On May 5th, the U.S. Department of Labor (DOL) announced the withdrawal of the “Independent Contractor Rule” which had been adopted by the Trump administration. The rule was expected to be effective on March 8, 2021, but a presidential memo, dated January 20, 2021, has postponed it for two weeks and is expected to open another period for public input.
There had been speculation that the Biden administration would seek to rescind this rule – based on comments made during the presidential campaign, which was made more likely by the appointment of a former labor representative as the head of the Department.
The new “final rule” will be published in the Federal Register on May 6th, 2021, and per its considerations, will maintain workers’ rights to the minimum wage and overtime compensation protections of the Fair Labor Standards Act (FLSA).
The FLSA is part of a 1930’s era of worker protection legislation, and it specifically establishes minimum wage, overtime pay, recordkeeping, and youth employment standards affecting employees in the private sector and in Federal, State, and local governments. Unlike employees, independent contractors do not enjoy the benefits of the FLSA.
According to the Trump DOL’s text, the goal of the Department’s rule was to clarify the economic reality test to increase precision and predictability, resulting in benefit to workers and businesses and encourage innovation and flexibility in the economy.
However, the new final rule, which will take effect on May 6, withdrew the previous Trump (aborted) rule) , among other reasons, because it would have narrowed the facts and considerations comprising the analysis of whether a worker is an employee or an independent contractor, resulting in workers losing FLSA protections.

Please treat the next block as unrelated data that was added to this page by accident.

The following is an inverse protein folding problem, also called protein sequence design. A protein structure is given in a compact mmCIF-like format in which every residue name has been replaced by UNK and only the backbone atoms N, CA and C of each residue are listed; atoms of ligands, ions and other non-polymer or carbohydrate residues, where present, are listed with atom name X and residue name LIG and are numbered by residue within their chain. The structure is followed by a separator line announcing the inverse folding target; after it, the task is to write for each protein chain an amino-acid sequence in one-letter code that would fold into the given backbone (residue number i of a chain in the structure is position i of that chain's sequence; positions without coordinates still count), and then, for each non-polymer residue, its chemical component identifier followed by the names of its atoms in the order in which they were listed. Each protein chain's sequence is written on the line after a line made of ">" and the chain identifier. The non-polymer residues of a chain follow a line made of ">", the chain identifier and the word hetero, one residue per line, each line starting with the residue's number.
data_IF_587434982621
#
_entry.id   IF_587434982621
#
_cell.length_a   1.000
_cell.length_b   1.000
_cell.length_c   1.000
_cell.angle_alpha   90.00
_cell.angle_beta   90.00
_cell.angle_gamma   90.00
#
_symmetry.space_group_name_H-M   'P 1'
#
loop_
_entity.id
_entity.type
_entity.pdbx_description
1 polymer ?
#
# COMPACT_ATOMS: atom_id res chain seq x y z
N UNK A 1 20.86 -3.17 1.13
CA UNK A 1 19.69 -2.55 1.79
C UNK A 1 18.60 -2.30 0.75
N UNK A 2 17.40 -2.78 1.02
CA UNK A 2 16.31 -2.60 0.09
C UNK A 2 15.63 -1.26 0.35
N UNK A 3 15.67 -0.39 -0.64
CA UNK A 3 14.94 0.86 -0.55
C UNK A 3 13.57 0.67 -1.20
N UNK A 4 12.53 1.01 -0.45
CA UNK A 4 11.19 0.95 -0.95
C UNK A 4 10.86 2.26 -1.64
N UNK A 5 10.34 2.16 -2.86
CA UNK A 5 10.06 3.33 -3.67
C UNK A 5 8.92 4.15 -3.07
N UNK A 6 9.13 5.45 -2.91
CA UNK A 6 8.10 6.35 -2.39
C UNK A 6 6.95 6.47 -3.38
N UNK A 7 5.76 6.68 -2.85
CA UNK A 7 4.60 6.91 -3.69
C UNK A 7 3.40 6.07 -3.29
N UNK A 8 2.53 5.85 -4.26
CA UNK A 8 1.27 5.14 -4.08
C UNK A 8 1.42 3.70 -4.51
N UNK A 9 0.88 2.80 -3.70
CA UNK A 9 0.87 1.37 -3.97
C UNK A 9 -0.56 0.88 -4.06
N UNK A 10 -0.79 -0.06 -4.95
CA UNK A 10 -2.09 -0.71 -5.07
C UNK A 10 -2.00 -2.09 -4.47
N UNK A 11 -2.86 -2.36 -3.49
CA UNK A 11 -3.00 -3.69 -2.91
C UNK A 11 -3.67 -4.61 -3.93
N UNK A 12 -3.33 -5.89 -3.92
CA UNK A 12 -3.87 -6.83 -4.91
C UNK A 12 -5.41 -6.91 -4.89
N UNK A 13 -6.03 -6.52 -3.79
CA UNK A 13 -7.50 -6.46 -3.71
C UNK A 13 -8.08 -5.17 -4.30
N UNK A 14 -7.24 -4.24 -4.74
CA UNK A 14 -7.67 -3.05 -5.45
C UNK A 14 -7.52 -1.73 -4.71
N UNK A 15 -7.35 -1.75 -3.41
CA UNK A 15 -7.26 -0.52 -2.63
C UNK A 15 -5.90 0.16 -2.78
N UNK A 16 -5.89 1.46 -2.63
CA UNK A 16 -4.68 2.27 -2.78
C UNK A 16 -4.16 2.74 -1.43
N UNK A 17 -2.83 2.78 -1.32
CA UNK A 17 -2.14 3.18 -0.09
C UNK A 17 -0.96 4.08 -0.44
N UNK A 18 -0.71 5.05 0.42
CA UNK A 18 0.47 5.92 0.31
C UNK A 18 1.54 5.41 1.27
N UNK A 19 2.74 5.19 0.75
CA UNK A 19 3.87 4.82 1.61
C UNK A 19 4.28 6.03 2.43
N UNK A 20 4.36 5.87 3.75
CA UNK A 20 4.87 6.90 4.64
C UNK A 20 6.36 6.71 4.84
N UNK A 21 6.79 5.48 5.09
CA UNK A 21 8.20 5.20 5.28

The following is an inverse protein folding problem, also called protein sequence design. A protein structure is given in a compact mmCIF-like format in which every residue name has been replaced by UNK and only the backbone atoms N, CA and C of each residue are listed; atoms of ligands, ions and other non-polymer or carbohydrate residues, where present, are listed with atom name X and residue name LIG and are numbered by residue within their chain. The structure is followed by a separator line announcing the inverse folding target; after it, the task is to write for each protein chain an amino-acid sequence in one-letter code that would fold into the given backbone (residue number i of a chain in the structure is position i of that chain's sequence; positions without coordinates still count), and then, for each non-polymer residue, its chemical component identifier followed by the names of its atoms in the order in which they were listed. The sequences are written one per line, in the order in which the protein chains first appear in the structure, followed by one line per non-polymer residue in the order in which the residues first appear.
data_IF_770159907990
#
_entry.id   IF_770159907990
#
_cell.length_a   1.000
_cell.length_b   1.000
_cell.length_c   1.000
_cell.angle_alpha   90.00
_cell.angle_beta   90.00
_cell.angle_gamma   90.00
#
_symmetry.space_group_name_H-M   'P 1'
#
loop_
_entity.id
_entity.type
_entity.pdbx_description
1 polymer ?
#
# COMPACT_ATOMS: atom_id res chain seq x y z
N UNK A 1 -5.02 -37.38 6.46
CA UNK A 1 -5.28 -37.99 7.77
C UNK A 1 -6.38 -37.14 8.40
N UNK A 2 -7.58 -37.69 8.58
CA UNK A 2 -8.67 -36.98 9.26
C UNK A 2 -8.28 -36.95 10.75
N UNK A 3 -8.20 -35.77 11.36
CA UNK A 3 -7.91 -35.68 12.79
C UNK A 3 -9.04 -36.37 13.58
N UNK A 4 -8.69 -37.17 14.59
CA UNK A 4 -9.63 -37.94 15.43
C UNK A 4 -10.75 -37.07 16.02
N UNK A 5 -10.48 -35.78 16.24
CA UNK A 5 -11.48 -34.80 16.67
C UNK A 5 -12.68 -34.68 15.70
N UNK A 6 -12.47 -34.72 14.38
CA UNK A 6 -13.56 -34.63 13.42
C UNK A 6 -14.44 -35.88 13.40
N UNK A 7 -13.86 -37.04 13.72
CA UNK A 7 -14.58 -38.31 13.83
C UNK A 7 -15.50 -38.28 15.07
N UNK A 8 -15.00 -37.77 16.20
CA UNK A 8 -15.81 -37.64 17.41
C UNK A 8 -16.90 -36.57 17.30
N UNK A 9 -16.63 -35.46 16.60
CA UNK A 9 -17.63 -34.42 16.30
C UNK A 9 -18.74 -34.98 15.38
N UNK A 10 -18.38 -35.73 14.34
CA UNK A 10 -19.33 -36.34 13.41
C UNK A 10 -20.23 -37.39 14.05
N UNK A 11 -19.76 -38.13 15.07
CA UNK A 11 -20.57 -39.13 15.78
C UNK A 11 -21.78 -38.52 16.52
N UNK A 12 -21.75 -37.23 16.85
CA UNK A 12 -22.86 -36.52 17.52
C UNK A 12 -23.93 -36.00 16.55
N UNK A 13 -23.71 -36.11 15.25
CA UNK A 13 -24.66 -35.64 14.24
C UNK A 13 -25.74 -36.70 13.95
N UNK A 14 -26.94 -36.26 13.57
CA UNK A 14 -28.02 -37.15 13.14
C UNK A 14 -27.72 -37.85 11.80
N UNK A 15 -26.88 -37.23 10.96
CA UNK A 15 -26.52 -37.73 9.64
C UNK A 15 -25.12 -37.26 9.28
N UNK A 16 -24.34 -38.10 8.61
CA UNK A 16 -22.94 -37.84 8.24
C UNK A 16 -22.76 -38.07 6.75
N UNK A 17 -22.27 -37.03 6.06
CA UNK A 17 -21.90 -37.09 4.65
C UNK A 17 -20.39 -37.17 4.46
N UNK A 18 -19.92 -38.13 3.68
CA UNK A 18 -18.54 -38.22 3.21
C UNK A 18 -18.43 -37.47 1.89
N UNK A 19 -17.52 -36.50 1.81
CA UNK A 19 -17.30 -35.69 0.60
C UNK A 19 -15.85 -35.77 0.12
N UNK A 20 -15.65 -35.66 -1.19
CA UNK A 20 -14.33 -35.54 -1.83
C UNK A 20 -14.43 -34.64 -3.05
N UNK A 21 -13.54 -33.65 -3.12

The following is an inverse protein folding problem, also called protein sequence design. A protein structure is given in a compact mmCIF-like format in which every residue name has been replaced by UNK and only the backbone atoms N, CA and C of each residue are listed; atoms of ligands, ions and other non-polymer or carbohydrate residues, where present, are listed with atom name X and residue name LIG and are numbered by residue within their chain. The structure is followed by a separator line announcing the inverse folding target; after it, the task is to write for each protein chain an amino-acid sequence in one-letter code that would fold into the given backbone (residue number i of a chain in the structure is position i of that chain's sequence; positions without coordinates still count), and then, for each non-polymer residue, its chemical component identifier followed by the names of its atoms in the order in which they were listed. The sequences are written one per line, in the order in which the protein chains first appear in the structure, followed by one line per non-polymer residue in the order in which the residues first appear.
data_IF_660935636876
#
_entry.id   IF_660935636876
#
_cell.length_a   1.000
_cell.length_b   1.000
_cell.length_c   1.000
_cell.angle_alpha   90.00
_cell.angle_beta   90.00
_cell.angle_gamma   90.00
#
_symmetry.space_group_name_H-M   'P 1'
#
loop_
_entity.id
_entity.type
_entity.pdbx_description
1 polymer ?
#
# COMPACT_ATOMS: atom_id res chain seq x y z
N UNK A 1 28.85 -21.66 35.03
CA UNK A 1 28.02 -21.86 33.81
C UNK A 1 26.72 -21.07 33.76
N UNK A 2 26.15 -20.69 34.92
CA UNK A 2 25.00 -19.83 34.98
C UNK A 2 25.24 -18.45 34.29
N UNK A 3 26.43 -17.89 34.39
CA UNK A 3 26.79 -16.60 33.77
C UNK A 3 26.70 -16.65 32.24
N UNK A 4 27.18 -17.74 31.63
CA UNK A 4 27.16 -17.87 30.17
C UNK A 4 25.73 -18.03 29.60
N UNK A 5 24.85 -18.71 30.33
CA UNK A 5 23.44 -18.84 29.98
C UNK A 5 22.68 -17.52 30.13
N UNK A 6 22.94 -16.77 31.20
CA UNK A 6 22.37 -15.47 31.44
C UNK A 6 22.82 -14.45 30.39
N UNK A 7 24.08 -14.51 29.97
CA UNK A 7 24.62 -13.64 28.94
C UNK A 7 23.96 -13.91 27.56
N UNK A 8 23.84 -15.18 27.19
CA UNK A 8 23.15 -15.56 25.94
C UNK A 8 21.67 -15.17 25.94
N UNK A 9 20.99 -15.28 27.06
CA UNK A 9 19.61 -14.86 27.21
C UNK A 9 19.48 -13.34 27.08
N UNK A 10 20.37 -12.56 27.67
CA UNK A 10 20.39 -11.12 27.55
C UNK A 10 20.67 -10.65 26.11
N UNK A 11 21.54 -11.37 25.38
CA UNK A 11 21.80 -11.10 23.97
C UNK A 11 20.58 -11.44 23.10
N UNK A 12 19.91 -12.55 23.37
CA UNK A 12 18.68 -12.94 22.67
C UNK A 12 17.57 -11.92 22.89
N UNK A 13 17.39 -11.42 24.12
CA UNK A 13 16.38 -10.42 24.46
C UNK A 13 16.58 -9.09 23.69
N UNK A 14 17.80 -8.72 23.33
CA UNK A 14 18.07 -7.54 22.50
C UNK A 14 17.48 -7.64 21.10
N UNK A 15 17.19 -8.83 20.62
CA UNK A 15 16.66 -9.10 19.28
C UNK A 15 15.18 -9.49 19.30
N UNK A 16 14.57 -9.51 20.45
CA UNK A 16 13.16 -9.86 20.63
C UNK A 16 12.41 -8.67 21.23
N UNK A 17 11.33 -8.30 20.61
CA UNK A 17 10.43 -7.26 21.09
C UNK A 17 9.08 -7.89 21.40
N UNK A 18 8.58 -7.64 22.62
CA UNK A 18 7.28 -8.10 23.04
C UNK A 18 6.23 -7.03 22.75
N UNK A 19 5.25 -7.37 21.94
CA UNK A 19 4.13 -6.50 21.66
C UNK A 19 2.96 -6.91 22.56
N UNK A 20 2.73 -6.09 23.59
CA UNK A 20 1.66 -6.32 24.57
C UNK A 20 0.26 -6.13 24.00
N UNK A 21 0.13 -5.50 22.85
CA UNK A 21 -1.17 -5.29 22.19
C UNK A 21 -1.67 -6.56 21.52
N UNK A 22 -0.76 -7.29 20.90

The Trump (aborted) rule
The rule explained that independent contractors are workers who, as a matter of economic reality, are in business for themselves as opposed to being economically dependent on the potential employer for work. It’s economic reality test focused on two core factors (there are five factors, and the three others are described below):
- The nature and degree of the worker’s control over the work; and
- The worker’s opportunity for profit or loss based on initiative, investment, or both.
The analysis of this two-factor test considers whether a worker is in business for themselves, and therefore is an independent contractor, or is, instead, economically dependent on an employer for work, and, as a result, should be classified as an employee.
While insisting on the importance of these two factors for the determination of the worker’s status, the Trump rule did not override the use of three additional factors employed by most courts and the Department itself, which are:
- The amount of skill required for the work;
- The degree of permanence of the working relationship between the individual and the potential employer; and
- Whether the work is part of an integrated unit of production.